It is not advisable for direct consumers to make their own DEF. DEF is strictly regulated, has stringent standards for chemical purity, and comprises chemicals that are critical to the SCR system’s operation. DEF must be utilized with SCR systems and meet all ISO norms and API requirements, according to Caterpillar, Cummins, and Detroit Diesel, among others. The American Petroleum Institute (API) has a wholly voluntary program that confirms the chemical purity of DEF and that manufacturers fulfill ISO requirements. API Certification is achieved by all major DEF brands present on the consumer market.
What is the shelf life of DEF?
The batch of DEF will last around two years if it is stored at ambient temperatures of 75 degrees Fahrenheit with no large periods of exposure to heat above 86 degrees Fahrenheit. If a package of DEF is heated over an extended amount of time, the fluid will last about a year.
Who are the major manufacturers of DEF Fluid?
DEF Fluid is made by a variety of companies. “Oilmen Truck Tanks,” a website, has collected a list of 13 main manufacturers. DEF is available for $2-$3 per gallon at most big truck stops, auto parts stores, and convenience stores.
How can you determine the age of a container of DEF?
A manufacturers date can be found somewhere on every DEF package. It’s most likely near the bottom of the front of the packaging. This date code will reveal the precise date the batch was manufactured, as well as the age of the DEF bottle. A laser code is inscribed on the bottle of one gallon containers. A little date code is frequently placed on the product label of larger 2-5 gallon tanks. A larger label will be put on the side or top of larger DEF fluid drums (55 gallons or more) and totes (275-355 gallons). Reading a manufacturer’s code is difficult, as each one is slightly different. The batch number is usually represented by the first digit of the date code, and the next six digits reflect the date the batch was filled at the factory.
How do you identify a DEF Filling Pump Vs. a Diesel Fuel Pump?
A number of safeguards have been put in place to prevent diesel engine fuel from being injected into the DEF tank and vice versa. “The color “green” is the standard for diesel filling stations and pumps around the world. “The color “blue” has been chosen as the symbol for DEF fluid. DEF is dispensed by a normal 19 mm nozzle, while diesel fuel is dispensed through a 22 mm nozzle. As a last line of defense, the tank cap on almost all trucks should be a “brightly colored blue” to prevent diesel from entering the DEF tank.
What should I do if I accidentally dispense diesel fuel into the DEF?
First and foremost, do not be alarmed. Second, do not start the engine under any circumstances. If you don’t start the engine, putting diesel fuel in the DEF and vice versa (DEF in the fuel tank) will not hurt it. The SCR should detect the presence of a solution other than DEF in the tank and alert the driver through the dashboard ECM readout. It’s also crucial to avoid moving the vehicle. The distribution of fuel into the lines and into the SCR might be caused by moving the vehicle. Draining the tank while the vehicle is still in its original location is the best option. If the engine is started for even a short time, diesel fuel will destroy the SCR catalyst, which is highly expensive to replace and is no longer covered by the manufacturer’s guarantee. If DEF gets into the fuel system and spreads throughout the engine, it will eventually destroy the diesel engine. The DEF is incompatible with the gasoline system lines, which corrode with time.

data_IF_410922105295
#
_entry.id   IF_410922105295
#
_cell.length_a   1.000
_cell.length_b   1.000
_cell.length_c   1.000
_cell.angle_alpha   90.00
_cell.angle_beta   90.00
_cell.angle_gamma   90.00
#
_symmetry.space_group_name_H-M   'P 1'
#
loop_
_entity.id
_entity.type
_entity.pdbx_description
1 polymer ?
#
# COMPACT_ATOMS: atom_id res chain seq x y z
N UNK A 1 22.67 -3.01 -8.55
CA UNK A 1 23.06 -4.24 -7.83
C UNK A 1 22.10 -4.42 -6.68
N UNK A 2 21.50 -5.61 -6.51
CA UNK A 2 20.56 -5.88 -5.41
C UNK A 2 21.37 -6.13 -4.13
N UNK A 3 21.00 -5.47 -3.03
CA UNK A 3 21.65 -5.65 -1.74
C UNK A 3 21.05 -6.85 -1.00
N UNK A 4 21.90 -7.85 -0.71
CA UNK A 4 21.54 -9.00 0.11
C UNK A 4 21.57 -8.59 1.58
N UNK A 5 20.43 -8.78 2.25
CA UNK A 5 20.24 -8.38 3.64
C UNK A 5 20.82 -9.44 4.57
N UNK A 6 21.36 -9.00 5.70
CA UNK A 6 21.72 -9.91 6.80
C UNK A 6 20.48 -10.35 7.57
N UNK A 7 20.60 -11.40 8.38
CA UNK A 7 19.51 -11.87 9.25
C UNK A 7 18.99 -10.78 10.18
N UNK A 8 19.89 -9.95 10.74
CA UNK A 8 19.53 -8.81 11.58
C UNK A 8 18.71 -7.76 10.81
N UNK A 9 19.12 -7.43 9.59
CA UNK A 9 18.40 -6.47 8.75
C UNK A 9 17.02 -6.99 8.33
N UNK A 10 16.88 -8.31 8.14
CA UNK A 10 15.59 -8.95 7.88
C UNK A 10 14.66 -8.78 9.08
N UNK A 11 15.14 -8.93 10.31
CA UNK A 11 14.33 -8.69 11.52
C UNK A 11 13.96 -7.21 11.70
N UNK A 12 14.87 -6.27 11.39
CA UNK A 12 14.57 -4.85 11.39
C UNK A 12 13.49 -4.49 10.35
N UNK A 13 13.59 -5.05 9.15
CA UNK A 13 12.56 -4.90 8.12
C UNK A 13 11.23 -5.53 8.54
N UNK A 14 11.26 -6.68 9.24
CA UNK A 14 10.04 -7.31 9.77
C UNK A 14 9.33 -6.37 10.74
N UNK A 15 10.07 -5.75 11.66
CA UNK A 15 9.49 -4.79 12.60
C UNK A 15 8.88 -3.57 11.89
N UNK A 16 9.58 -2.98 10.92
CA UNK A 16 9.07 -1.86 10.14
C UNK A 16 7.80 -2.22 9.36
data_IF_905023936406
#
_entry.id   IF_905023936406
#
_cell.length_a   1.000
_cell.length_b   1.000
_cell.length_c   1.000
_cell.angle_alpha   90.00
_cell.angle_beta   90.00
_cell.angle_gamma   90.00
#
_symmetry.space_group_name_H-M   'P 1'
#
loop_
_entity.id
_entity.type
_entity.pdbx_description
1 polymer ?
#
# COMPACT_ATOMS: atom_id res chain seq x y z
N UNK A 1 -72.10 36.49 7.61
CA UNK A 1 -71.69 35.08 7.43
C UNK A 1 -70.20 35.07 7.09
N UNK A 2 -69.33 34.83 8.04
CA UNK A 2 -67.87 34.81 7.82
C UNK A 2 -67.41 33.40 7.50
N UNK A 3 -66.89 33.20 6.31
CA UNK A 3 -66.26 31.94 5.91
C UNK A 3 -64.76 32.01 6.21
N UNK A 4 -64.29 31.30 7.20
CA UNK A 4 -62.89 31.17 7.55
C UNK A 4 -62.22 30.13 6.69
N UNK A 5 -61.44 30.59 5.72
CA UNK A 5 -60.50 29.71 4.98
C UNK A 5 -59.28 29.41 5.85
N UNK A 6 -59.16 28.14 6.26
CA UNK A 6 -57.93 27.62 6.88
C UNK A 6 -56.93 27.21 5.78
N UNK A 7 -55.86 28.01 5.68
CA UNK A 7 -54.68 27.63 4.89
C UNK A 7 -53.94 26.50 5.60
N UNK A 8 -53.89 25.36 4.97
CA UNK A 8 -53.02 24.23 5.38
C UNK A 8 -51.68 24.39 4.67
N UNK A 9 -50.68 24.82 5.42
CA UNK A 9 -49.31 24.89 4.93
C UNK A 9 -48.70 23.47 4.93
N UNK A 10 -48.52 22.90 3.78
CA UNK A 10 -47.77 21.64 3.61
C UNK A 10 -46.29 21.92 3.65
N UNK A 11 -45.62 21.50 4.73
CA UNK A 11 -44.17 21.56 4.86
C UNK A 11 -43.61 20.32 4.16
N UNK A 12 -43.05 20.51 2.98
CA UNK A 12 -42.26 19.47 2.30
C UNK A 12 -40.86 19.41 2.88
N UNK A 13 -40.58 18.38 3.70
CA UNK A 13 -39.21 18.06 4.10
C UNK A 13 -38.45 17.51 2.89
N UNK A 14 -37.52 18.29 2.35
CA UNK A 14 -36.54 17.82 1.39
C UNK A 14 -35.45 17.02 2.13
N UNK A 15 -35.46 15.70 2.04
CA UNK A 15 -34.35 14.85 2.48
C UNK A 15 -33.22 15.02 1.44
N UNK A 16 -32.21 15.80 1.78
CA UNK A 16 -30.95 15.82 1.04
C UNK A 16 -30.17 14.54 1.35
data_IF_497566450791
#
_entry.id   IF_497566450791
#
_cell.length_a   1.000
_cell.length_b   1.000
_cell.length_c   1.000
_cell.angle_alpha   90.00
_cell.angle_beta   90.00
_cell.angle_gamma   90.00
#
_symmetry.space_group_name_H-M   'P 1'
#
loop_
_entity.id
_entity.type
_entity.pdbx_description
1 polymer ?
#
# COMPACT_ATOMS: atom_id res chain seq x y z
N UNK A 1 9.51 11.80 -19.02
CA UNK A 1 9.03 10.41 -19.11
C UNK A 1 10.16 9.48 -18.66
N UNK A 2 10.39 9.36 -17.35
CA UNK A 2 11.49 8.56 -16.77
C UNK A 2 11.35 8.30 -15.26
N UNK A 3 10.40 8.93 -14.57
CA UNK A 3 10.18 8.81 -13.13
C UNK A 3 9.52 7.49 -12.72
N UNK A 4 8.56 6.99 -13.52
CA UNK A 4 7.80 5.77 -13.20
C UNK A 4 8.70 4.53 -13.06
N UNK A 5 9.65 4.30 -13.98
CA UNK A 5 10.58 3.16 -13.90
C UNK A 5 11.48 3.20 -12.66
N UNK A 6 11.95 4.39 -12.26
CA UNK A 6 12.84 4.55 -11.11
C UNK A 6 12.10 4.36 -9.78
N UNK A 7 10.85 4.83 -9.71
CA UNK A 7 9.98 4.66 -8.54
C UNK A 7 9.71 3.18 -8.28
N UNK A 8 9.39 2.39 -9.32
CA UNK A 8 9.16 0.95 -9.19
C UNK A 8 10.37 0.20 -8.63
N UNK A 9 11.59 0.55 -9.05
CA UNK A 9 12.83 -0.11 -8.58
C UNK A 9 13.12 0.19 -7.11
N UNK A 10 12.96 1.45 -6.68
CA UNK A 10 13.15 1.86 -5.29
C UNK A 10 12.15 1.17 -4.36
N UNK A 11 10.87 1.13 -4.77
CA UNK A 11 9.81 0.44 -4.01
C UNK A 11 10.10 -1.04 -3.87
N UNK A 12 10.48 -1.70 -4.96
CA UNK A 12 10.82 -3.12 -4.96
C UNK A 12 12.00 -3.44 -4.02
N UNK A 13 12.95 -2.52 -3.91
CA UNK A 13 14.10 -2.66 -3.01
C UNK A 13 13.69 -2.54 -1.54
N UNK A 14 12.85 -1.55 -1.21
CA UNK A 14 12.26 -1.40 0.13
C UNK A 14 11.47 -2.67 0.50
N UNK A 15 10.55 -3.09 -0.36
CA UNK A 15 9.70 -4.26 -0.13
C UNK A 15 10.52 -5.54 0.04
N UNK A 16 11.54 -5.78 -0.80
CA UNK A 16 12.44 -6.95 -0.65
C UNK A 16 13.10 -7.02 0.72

How often do you have to add diesel exhaust fluid?
DEF is the operating fluid for Selective Catalytic Reduction (SCR) technology, which has been employed in new heavy-duty commercial vehicles since 2010. DEF isn’t a gasoline or a gasoline additive. It is injected into the exhaust system of diesel automobiles to chemically reduce NOx emissions. DEF is a high-purity urea solution that meets ISO 22241 standards. This is the highest quality and safety standard in force, ensuring that Selective Catalytic Reduction technology functions properly. Because of the fuel economy advantages of SCR over other technologies, most engine makers chose it over competing technologies. SCR has been demonstrated to enhance total fuel economy by about 5%, according to studies.
Q1: Where can I find DEF?
A: Diesel Exhaust Fluid (DEF) is widely available at most filling stations and automotive parts retail stores because practically all diesel-powered passenger cars and trucks made since 2010 are fitted with Selective Catalytic Reduction (SCR) and require it. A DEF pump is frequently located on the fuel island at truck stops. DEF is also available at key OEM outlets, such as Cummins dealers and distributors. Your fuel provider may be able and willing to deliver DEF directly to you if you have a large enough fleet and storage capacity to justify bulk purchasing.
Cummins Filtration has teamed up with Old World Industries to become the official North American manufacturer, packager, and distributor of Fleetguard Diesel Exhaust Fluid.
Q2: What’s the shelf life of DEF?
A: The shelf life of DEF is determined by the temperature of the storage facility. DEF should be stored between 12°F and 86°F, however if kept below 65°F, the shelf life is increased to two years. To extend the shelf life of DEF, keep it in a climate-controlled location away from direct sunlight.
Q3: What happens if DEF freezes?
A: While DEF does freeze at 12 degrees F, it has no effect on the vehicle’s start-up or operation. The SCR system heats the DEF tank and pipes as the engine starts up, allowing the DEF to thaw quickly and flow to the aftertreatment system regardless of the outside temperature.